For as long as I can remember I’ve used a vibration dampener in my racquet. I generally attach a smallish clip variety that muffles string noise without completely silencing it. Some players mistakenly label these devices “shock absorbers,” but they’re far too small to lessen ball impact. Its primary function is to affect string vibrations, making it more of a comfort—even psychological—tool for the user. Players with no concern for noise at contact probably find dampeners to be useless pieces of rubber advertising.
But Shot Stat’s Challenger may change the minds of even the most ardent dampener doubter. No, this slightly bigger and heavier dampener—about the weight of between two and three regular dampeners—will do little to absorb impact, but it will bring a whole new level of understanding to your game. Using multiple accelerometers and gyroscopes to capture raw motion data, the Shot Stat Challenger provides instant swing analysis, including racquet-head speed (in M.P.H. and K.P.H.), ball spin, impact location, and shot type/count. Ball speed is a little tricky to accurately measure with this type of technology and won’t be available in the first generation. However, if it becomes more precise, future updates could enable this function.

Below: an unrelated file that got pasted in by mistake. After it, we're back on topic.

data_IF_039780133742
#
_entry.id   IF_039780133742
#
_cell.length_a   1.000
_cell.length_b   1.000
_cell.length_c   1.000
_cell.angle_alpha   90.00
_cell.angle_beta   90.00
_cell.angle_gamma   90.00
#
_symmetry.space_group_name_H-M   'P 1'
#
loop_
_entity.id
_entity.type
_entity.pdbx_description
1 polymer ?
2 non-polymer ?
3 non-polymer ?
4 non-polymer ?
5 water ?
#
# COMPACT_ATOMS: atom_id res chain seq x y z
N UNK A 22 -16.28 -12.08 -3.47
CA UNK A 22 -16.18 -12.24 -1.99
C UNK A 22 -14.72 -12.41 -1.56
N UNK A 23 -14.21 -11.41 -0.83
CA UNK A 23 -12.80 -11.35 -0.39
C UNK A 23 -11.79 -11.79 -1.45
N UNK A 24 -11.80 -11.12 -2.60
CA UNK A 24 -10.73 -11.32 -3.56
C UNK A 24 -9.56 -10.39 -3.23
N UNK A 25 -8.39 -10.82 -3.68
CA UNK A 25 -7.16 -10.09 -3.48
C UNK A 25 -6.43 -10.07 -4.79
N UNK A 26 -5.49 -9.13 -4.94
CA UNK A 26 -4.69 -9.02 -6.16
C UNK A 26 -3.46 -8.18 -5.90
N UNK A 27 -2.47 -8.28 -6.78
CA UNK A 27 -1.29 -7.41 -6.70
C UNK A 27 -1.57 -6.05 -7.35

The data can be read directly on the Shot Stat Challenger screen or via Bluetooth to a mobile device app (just iOS and web at the moment). Inputting details in the app such as racquet type, string, and string tension will help get more authentic results. And up to 15 seconds of video at a time can be taken with the mobile device and integrated with the data collection, allowing the app to overlay the numbers onto the actual strokes.
Bringing tennis to the information age through recordable stats and identifiable metrics seems to be the next frontier in recreational tennis. Earlier in the week I wrote about Novak Djokovic and Billie Jean King investing in PlaySight’s SmartCourt, and late last year I reviewed the Babolat Play Pure Drive, both of which are designed to give players reams of playing data. Whereas the former requires the player to be on a particular court and the latter using a specific racquet, the Shot Stat Challenger has the versatility to be used anywhere and on any frame. Through the app there’s a user community element as well.
The Atlanta company has been developing the device since it formed in 2013. (Check out the video below. Reminds me of the credits to a Bourne movie.). They are currently working on refining the product with the hardware-based accelerator, HAXLR8R, in Shenzhen, China. Earlier this month they also launched a Kickstarter campaign, with the goal of reaching $75,000 (they’re nearly 2/3 of the way there). A $150 pledge gets you one of the first Shot Stat Challengers to come off the production line. If all goes well the company hopes to have testable beta versions by mid November.
Until then, dampeners remain for sound purposes only.